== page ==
• Starry Stonewort (Nitellopsis obtusa) is a plant known to take over lakes, driving out native plants and hurting bass and sunfish spawning habitat. It was found in lakes about 80 miles from the Superior National Forest in September 2016. Easily transported by boaters because of its small reproductive cells which can attach unnoticed to boats and trailers, it also sticks to fur and feathers, making it easy for birds and animals to move it. Hard to eradicate because herbicides usually only kill the parts of the plant they touch.
  • Rusty Crayfish (Orconectes rusticus) grow to four inches long, excluding the claws, and are present in 17 lakes on the Superior National Forest, eight of which border or are in the BWCAW. They have the potential to displace native crayfish species and impact aquatic plant beds which are important habitats for invertebrates and fish.
  • Emerald Ash Borer (EAB) (Agrilus planipennis) is a beetle which threatens to wipe out almost all of Minnesota’s ash trees, one of the most prolific species in the state. Many of the estimated 1 billion ash trees in Minnesota live in dense stands in swamps where few other trees will grow. Their loss could seriously disrupt the ecosystem. EAB infest and kills weak and healthy ash trees alike, its larvae tunneling through the wood, killing them in 1 to 3 years. Once EAB kills off wet ash swamps in Minnesota, the habitat may change over to grass, cattails, and shrubs, threatening the plants and animals that rely on black ash and forest habitats. It could affect hydrology, with snowmelt and spring rainwater that was previously held into the summer in the black ash swamps released more rapidly by other types of land cover.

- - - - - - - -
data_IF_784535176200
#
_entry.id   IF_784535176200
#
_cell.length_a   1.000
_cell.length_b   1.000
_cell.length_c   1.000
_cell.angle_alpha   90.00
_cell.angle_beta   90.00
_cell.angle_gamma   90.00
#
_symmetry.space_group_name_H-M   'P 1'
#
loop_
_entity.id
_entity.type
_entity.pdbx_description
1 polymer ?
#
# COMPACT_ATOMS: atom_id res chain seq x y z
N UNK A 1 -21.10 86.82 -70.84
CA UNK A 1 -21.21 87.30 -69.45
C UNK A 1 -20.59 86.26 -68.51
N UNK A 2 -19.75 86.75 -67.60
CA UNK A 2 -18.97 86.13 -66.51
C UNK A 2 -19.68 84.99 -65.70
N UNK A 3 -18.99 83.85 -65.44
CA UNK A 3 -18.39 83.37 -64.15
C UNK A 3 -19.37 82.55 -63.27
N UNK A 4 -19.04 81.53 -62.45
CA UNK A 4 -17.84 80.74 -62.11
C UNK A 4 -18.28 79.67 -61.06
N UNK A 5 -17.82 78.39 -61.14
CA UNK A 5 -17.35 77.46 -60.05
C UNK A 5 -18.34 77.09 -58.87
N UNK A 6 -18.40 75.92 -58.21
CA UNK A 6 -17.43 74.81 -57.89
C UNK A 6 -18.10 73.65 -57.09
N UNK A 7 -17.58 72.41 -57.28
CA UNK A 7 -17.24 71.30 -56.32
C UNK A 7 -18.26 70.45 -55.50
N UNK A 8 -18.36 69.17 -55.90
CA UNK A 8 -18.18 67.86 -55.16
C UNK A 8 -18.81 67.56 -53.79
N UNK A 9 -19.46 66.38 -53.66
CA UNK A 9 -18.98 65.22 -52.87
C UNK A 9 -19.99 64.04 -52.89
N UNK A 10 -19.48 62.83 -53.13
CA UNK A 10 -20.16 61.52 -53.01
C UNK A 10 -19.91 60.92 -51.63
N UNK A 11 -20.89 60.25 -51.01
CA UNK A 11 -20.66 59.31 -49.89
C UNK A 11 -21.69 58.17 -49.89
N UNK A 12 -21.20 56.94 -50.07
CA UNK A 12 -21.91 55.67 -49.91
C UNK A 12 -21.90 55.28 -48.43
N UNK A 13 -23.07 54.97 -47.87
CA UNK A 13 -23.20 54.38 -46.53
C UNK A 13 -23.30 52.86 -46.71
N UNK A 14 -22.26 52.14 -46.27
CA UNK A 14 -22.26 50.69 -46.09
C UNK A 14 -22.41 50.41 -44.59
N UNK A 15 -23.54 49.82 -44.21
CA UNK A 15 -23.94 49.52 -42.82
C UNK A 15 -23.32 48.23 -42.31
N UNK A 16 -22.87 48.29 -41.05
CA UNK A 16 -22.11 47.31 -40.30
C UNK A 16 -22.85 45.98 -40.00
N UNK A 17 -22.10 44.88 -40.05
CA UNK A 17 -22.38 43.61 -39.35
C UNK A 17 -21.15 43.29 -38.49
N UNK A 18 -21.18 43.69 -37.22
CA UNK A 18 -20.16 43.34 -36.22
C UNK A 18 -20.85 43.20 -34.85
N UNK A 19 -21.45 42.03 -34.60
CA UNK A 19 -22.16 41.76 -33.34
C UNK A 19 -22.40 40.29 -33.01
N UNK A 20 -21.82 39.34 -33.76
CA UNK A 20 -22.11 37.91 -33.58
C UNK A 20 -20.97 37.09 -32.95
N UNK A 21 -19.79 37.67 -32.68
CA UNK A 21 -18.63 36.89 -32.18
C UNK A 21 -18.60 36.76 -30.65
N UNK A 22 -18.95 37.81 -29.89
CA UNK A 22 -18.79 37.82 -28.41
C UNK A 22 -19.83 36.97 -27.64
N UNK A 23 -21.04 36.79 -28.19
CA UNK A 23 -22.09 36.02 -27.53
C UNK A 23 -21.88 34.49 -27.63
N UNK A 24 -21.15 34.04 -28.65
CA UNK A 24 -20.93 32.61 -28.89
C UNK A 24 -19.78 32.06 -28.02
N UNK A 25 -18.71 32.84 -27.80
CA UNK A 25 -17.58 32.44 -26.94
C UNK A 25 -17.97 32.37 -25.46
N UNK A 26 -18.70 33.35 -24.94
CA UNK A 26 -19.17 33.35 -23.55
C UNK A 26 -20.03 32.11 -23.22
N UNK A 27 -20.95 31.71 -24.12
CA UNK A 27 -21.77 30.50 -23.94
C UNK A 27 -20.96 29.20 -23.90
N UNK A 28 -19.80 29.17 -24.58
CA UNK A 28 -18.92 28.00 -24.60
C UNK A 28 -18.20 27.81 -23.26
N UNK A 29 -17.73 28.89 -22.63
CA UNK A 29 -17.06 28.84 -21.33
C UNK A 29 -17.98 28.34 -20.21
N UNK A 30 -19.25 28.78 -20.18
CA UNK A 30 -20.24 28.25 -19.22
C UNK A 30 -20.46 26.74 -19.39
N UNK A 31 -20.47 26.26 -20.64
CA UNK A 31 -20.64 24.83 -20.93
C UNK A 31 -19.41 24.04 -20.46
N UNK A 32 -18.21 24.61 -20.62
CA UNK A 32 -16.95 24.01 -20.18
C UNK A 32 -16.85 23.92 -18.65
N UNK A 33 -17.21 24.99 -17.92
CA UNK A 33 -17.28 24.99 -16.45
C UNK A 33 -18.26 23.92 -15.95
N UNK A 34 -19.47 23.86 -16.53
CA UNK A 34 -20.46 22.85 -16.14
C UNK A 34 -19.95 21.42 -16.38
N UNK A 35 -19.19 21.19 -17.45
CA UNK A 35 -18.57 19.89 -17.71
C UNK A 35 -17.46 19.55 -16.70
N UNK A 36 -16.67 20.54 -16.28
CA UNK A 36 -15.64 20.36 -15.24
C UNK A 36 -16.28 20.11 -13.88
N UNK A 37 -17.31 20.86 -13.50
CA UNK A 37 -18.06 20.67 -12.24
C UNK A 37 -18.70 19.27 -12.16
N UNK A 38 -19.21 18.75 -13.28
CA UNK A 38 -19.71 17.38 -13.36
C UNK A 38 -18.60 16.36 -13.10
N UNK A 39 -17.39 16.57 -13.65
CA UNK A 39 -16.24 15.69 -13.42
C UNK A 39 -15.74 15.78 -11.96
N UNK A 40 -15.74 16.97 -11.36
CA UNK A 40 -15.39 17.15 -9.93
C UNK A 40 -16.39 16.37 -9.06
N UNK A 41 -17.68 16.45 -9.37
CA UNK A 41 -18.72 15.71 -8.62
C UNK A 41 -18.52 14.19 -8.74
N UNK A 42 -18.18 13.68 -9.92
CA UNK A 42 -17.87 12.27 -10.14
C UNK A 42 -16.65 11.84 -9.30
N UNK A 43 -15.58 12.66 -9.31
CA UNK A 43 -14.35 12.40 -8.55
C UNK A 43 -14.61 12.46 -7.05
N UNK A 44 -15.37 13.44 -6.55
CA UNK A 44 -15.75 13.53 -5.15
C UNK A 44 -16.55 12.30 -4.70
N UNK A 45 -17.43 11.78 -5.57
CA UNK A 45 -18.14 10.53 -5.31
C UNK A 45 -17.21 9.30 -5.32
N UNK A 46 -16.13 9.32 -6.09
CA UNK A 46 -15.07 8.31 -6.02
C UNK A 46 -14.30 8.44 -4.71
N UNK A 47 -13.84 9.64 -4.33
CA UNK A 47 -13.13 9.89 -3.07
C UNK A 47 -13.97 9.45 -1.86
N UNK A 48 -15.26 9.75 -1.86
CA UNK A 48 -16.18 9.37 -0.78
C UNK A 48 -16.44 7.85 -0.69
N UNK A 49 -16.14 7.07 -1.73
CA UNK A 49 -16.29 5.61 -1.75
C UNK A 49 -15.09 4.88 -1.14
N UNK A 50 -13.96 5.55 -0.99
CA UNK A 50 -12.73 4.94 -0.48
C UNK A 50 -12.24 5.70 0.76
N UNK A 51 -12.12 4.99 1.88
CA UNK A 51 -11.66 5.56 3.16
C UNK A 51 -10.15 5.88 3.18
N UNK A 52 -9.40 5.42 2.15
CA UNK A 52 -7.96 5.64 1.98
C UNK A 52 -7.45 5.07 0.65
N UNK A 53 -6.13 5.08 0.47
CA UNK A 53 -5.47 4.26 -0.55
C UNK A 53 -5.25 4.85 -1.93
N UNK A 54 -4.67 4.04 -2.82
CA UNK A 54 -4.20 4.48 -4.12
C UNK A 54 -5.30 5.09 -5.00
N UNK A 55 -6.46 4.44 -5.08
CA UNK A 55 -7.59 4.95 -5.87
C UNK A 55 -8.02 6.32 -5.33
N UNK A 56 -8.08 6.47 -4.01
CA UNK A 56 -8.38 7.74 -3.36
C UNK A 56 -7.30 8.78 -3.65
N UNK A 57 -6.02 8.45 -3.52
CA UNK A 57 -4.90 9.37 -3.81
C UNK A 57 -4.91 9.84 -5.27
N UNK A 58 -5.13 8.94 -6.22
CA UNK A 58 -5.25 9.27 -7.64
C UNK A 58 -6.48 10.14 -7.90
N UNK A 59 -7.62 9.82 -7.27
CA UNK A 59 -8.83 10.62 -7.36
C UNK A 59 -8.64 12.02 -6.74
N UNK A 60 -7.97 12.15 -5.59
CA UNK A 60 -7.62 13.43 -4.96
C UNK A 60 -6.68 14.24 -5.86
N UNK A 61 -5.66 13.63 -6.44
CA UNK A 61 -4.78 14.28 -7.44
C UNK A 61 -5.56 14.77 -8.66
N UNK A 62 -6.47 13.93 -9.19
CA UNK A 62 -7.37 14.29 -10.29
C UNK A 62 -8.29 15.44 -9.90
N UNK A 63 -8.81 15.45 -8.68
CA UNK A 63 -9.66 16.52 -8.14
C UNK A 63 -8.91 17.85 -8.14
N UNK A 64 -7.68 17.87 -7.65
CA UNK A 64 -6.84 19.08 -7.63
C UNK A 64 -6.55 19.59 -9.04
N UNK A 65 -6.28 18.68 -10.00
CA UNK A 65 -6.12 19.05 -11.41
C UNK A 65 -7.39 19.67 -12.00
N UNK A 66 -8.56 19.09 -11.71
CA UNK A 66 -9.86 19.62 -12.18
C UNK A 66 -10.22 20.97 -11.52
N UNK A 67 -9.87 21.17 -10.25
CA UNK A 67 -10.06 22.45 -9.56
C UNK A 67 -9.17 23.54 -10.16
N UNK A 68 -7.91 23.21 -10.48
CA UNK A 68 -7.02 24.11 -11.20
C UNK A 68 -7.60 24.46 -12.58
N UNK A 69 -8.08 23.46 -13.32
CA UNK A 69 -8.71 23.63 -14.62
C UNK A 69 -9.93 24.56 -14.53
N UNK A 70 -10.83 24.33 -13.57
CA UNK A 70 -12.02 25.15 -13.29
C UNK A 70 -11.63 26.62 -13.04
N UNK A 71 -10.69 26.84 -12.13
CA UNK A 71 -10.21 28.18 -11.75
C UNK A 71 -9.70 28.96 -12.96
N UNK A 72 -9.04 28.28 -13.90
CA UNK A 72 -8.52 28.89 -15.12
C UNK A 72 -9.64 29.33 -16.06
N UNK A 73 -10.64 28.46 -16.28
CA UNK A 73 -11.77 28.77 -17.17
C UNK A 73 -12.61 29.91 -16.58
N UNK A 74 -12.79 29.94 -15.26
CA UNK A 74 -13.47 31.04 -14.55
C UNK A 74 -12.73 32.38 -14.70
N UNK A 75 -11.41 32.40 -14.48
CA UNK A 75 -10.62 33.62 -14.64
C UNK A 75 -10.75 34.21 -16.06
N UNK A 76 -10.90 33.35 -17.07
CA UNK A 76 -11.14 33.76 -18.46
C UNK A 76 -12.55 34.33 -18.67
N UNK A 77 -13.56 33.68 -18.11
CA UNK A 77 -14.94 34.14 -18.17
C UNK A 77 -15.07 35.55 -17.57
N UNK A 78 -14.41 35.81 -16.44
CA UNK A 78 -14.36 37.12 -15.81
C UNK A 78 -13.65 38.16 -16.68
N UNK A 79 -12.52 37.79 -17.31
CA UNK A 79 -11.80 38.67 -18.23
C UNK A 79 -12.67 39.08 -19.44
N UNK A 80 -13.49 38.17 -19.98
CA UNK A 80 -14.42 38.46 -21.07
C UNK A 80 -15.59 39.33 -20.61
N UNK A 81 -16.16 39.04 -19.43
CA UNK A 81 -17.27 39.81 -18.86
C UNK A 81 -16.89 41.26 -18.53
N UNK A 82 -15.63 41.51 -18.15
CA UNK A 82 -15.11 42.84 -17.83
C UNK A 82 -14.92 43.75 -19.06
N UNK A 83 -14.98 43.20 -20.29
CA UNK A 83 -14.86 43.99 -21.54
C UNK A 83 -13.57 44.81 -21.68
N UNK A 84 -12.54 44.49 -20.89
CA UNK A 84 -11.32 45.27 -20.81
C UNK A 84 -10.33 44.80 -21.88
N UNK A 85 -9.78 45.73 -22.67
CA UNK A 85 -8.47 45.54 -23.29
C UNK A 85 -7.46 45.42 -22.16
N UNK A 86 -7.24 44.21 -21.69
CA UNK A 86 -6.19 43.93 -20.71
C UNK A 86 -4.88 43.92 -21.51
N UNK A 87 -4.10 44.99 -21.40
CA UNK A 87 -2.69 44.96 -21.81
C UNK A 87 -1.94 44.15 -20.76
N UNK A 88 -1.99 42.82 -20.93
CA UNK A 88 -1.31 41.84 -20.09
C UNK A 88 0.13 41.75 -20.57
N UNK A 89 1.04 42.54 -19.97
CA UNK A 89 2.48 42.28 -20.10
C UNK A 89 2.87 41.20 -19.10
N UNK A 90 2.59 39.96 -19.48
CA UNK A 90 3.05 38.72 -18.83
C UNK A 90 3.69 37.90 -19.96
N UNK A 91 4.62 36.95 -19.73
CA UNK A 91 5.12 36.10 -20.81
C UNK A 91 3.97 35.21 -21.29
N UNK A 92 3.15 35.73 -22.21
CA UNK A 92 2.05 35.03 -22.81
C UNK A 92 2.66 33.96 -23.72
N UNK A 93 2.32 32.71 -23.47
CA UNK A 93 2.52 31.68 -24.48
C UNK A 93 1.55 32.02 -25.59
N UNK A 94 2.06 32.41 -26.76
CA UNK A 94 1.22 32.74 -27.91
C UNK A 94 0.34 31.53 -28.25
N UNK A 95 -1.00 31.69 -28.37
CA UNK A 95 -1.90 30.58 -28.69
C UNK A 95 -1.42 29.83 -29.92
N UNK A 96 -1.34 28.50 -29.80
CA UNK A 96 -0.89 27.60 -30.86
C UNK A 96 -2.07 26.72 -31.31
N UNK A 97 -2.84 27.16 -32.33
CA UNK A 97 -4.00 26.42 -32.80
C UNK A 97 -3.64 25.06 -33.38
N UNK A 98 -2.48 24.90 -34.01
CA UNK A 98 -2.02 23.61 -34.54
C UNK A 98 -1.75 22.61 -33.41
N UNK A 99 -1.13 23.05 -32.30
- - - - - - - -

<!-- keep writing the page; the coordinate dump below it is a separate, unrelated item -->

• Gypsy moth caterpillars consume the foliage of several types of trees and can destroy millions of acres of forest each year. Egg masses can be found on trees, logs, firewood, campers, canoes, vehicles, and lawn chairs. People may unintentionally help spread the gypsy moth by moving these objects with egg masses attached, which is how the moth got its name.

Help stop invasive species

The Friends of the Boundary Waters Wilderness has partnered with the Superior National Forest and REI to publish a booklet to help BWCAW users identify non-native invasive species and to prevent their spread.

The guide includes photos and descriptions of 22 of the invasive species of concern in northern Minnesota and describes why they should be a concern to everyone from anglers to gardeners.

In the meantime, here are some steps you can take to to prevent the spread of invasive species:

  • Pack out leftover fishing bait and bait containers.